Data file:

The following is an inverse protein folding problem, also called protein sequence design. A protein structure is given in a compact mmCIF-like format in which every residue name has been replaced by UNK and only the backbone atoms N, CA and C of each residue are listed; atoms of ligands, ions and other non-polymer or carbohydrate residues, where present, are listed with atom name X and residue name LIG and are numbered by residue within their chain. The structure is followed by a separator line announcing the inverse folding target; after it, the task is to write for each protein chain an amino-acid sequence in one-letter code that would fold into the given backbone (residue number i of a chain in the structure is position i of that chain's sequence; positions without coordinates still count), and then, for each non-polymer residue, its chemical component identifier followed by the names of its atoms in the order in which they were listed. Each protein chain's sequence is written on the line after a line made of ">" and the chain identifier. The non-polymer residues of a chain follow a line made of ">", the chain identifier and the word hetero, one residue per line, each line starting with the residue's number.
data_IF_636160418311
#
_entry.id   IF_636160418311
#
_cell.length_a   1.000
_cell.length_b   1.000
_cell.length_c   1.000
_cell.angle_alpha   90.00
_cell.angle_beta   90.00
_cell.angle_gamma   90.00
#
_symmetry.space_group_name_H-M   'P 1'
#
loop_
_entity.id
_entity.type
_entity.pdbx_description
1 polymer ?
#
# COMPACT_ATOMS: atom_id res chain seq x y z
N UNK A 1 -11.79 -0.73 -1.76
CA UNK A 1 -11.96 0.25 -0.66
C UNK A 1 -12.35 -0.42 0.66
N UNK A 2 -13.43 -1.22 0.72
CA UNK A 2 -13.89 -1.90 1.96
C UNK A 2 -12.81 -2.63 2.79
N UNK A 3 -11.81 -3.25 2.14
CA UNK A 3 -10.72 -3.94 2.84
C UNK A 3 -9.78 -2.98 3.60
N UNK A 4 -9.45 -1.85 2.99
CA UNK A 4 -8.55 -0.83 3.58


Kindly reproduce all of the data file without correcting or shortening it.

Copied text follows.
The following is an inverse protein folding problem, also called protein sequence design. A protein structure is given in a compact mmCIF-like format in which every residue name has been replaced by UNK and only the backbone atoms N, CA and C of each residue are listed; atoms of ligands, ions and other non-polymer or carbohydrate residues, where present, are listed with atom name X and residue name LIG and are numbered by residue within their chain. The structure is followed by a separator line announcing the inverse folding target; after it, the task is to write for each protein chain an amino-acid sequence in one-letter code that would fold into the given backbone (residue number i of a chain in the structure is position i of that chain's sequence; positions without coordinates still count), and then, for each non-polymer residue, its chemical component identifier followed by the names of its atoms in the order in which they were listed. Each protein chain's sequence is written on the line after a line made of ">" and the chain identifier. The non-polymer residues of a chain follow a line made of ">", the chain identifier and the word hetero, one residue per line, each line starting with the residue's number.
data_IF_636160418311
#
_entry.id   IF_636160418311
#
_cell.length_a   1.000
_cell.length_b   1.000
_cell.length_c   1.000
_cell.angle_alpha   90.00
_cell.angle_beta   90.00
_cell.angle_gamma   90.00
#
_symmetry.space_group_name_H-M   'P 1'
#
loop_
_entity.id
_entity.type
_entity.pdbx_description
1 polymer ?
#
# COMPACT_ATOMS: atom_id res chain seq x y z
N UNK A 1 -11.79 -0.73 -1.76
CA UNK A 1 -11.96 0.25 -0.66
C UNK A 1 -12.35 -0.42 0.66
N UNK A 2 -13.43 -1.22 0.72
CA UNK A 2 -13.89 -1.90 1.96
C UNK A 2 -12.81 -2.63 2.79
N UNK A 3 -11.81 -3.25 2.14
CA UNK A 3 -10.72 -3.94 2.84
C UNK A 3 -9.78 -2.98 3.60
N UNK A 4 -9.45 -1.85 2.99
CA UNK A 4 -8.55 -0.83 3.58